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By Barbara McDowall

Why are we so fearful of rocking the boat to the point we do not stand up for what we know to be right and to say what needs to be said?  And why are we so quick to judge the life journey of another to the point of stripping away that individual's reputation and body of work contributed over many years?

An article in the Toronto Star by Ben Rayner (Another artist drops the N-bomb) caught my eye recently and reminded me of the pervasive nature of political correctness throughout society.

In his article, Rayner reveals the recent 'coming out' of world-renowned author, Gunther Grass.  He had been a member of Adolf Hitler's Waffen SS during WW II.  This revelation was met with much disdain with some calling his reputation and his bibliography into question.

More and more frequently, I see and hear the underlying layer of political correctness that is slipping silently like a thief in the night into our everyday life

Earlier this summer, Margaret Somerville was awarded an honourary degree by the University of Ryerson (Toronto) earlier this year.  She is a well respected ethicist who holds professorships in both the Faculties of Law and Medicine at the McGill University in Montreal and “is active in the worldwide development of bioethics and in the study of the wider legal and ethical aspects of medicine and science and also widely published. 

However, Ms. Sommerville doesn't support same sex marriage and submitted affidavits to that effect in the same sex marriage case here in Canada.  Many in the lesbian and gay community are still very angry with her position.  The announcement of the awarding of this honourary degree was quickly met with a wave of criticism.  In the days leading up to her acceptance, demonstrations by the lesbian and gay community took place demanding Ryerson strip Ms. Somerville of the degree.  To add insult to injury, the university suggested they wouldn't have awarded her a degree had they known of her position.

As a participant in that case, I was disappointed in this response.  I do not agree with her opinion and yet I respect her right to express it.  She is clear in what she believes.  How many of us are as clear?  Why can't we recognize and celebrate the great body of work for which she is well qualified to receive the degree?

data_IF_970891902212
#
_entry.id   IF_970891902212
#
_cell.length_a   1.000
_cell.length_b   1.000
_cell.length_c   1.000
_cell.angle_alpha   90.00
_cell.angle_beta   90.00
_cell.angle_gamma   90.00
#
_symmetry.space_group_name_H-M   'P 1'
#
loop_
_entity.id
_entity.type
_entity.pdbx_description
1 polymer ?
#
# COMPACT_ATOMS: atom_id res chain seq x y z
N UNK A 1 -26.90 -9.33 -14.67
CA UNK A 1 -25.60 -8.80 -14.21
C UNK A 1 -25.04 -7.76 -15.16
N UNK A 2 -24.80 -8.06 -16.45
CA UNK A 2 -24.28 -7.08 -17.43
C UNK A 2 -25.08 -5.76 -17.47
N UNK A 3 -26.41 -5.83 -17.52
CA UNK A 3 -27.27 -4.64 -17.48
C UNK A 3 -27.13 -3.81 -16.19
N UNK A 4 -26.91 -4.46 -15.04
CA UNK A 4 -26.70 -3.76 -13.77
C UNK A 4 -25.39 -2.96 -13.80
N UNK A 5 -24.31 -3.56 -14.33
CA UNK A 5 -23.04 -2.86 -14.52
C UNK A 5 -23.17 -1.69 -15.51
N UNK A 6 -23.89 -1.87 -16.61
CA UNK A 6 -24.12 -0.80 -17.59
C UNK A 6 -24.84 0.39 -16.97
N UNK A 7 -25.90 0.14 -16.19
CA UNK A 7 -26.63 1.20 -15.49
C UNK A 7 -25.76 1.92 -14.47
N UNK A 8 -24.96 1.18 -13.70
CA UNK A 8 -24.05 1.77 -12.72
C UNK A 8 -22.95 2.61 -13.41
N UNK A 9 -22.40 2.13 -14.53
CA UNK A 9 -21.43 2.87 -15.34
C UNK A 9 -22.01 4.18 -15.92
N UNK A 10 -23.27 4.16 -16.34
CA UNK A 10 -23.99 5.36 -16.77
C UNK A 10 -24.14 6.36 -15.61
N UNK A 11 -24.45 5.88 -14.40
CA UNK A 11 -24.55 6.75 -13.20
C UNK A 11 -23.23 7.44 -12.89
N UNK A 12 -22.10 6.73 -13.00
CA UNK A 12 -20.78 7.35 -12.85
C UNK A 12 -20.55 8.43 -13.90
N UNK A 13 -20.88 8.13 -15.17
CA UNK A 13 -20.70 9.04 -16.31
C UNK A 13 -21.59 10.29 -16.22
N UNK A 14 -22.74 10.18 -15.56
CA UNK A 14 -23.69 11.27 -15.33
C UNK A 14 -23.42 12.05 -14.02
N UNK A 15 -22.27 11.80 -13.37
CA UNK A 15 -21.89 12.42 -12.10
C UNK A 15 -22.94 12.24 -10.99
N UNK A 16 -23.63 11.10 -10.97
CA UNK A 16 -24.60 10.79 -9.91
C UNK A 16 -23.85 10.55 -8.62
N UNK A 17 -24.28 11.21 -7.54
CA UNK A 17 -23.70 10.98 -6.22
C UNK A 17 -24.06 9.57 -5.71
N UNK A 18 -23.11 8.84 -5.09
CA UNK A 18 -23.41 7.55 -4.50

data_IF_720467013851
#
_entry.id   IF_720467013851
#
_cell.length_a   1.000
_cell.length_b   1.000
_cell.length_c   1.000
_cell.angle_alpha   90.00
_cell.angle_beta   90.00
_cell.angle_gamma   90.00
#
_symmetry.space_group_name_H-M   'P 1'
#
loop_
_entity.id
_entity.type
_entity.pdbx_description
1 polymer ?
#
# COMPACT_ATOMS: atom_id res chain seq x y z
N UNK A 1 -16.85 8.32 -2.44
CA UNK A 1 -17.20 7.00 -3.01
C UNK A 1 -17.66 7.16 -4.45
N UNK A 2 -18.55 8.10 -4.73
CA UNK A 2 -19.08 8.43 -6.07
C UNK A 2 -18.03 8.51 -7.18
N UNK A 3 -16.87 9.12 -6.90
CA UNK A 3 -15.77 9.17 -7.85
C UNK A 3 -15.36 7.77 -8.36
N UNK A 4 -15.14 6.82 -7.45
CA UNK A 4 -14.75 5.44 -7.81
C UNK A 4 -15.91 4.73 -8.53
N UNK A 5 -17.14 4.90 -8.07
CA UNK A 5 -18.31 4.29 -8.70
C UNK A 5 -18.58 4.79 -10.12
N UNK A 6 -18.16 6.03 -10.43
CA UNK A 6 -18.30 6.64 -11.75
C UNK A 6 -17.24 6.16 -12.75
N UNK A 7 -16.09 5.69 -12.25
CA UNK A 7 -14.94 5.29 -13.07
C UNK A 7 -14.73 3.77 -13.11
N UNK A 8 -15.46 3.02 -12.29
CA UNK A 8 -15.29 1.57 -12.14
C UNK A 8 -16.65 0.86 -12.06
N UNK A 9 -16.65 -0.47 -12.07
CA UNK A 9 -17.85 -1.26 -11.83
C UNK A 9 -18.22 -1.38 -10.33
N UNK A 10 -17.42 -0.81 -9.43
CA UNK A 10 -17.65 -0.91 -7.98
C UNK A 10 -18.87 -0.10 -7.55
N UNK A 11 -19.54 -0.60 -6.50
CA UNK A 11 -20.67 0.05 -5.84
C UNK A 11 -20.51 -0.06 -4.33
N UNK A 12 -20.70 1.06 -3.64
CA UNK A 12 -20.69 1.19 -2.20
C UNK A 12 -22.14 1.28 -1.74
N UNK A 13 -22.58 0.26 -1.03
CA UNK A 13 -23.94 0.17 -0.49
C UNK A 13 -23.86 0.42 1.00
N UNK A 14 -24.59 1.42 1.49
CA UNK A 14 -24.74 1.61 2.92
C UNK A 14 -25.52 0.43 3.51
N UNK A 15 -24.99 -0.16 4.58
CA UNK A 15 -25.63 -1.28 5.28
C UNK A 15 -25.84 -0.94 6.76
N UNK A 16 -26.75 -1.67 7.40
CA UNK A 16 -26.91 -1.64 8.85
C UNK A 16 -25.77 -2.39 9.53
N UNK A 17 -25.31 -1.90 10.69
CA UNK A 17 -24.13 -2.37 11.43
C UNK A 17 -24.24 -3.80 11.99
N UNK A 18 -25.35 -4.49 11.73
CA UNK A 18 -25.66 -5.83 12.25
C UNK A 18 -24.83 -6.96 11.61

All of this has left me wondering where is the 'wiggle' room to agree to disagree.  And in Gunther Grass' case, where is the room to learn and grow as we experience life.  Where is the room to recognize our common humanity and to celebrate where he is now, not where he once was?  How is that we are able to grant that right to a small child as he/she learns to walk?  We can be wonderfully loving and encouraging with every fall and we can have endless amounts of patience as we repeatedly help them back on their feet and encourage them to try again.

How can we grow as long as we unconsciously seek out those who only share our thoughts and ideas?

It is essential we create intentional safe space where the rules of the road allow for so called stupid questions and a certain amount of 'political incorrectness' to occur.  We need to be able to get the difficult stuff on the table, deal with it, learn from it and move into a new understanding.

As in the case of Grass and Sommerville, there is a wonderful opportunity to connect with our own humanity and compassion, to recognize we, too, may have had (and continue to have) opinions not shared by the mainstream; that we, too, at any given time in our own lives have been party to something we no longer support. 

If we are incapable of forgiving ourselves for the 'baby steps' we take in life, how can we then forgive others for the things we see in others that remind us of ourselves?

There must be room in our lives for growth in ourselves and in others as well - opinions are simply that and carry no more power than we are willing to assign to them.  We have nothing to lose by allowing those opinions to exist; knowing they most likely will change over time.  Nothing remains static.

If we truly believe in the celebration of diversity, we must be willing to 'be' in those places that offer us the greatest opportunity to learn and grow.  Those places will challenge us to see with new eyes, hear with new ears and to respond from our newly expanded hearts.

Authentic Living